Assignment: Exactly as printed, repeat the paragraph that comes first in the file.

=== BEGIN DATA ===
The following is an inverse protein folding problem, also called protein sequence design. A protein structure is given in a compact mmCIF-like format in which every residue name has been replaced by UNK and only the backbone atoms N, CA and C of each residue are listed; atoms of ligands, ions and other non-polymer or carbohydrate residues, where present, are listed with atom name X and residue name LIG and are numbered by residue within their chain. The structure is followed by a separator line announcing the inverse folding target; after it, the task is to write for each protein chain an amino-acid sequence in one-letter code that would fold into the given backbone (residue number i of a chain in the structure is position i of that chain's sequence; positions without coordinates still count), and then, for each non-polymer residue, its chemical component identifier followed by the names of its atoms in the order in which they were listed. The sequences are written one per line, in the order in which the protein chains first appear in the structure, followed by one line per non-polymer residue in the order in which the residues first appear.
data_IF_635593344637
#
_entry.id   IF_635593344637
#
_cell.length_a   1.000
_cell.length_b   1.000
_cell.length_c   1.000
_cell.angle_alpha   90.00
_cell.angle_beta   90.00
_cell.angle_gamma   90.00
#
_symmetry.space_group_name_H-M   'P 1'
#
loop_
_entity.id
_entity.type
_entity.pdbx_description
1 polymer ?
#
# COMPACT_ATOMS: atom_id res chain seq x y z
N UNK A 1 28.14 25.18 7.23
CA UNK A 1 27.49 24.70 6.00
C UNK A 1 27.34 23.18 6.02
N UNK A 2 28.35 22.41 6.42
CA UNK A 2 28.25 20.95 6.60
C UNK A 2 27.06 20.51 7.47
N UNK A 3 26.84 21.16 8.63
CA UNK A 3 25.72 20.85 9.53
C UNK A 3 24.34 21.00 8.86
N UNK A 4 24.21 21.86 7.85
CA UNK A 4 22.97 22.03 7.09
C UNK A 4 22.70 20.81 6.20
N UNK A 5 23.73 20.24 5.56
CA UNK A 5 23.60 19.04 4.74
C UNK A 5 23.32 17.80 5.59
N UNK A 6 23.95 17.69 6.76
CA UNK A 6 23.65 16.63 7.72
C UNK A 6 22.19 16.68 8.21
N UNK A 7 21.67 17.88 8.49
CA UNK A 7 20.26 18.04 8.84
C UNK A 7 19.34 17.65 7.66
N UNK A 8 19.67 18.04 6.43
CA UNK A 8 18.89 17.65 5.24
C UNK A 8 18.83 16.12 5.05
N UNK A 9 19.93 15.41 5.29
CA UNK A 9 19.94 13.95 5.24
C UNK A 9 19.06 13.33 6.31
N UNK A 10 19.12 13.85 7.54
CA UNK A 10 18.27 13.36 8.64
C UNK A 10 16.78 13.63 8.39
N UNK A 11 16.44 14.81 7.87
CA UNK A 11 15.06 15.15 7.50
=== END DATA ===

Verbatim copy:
The following is an inverse protein folding problem, also called protein sequence design. A protein structure is given in a compact mmCIF-like format in which every residue name has been replaced by UNK and only the backbone atoms N, CA and C of each residue are listed; atoms of ligands, ions and other non-polymer or carbohydrate residues, where present, are listed with atom name X and residue name LIG and are numbered by residue within their chain. The structure is followed by a separator line announcing the inverse folding target; after it, the task is to write for each protein chain an amino-acid sequence in one-letter code that would fold into the given backbone (residue number i of a chain in the structure is position i of that chain's sequence; positions without coordinates still count), and then, for each non-polymer residue, its chemical component identifier followed by the names of its atoms in the order in which they were listed. The sequences are written one per line, in the order in which the protein chains first appear in the structure, followed by one line per non-polymer residue in the order in which the residues first appear.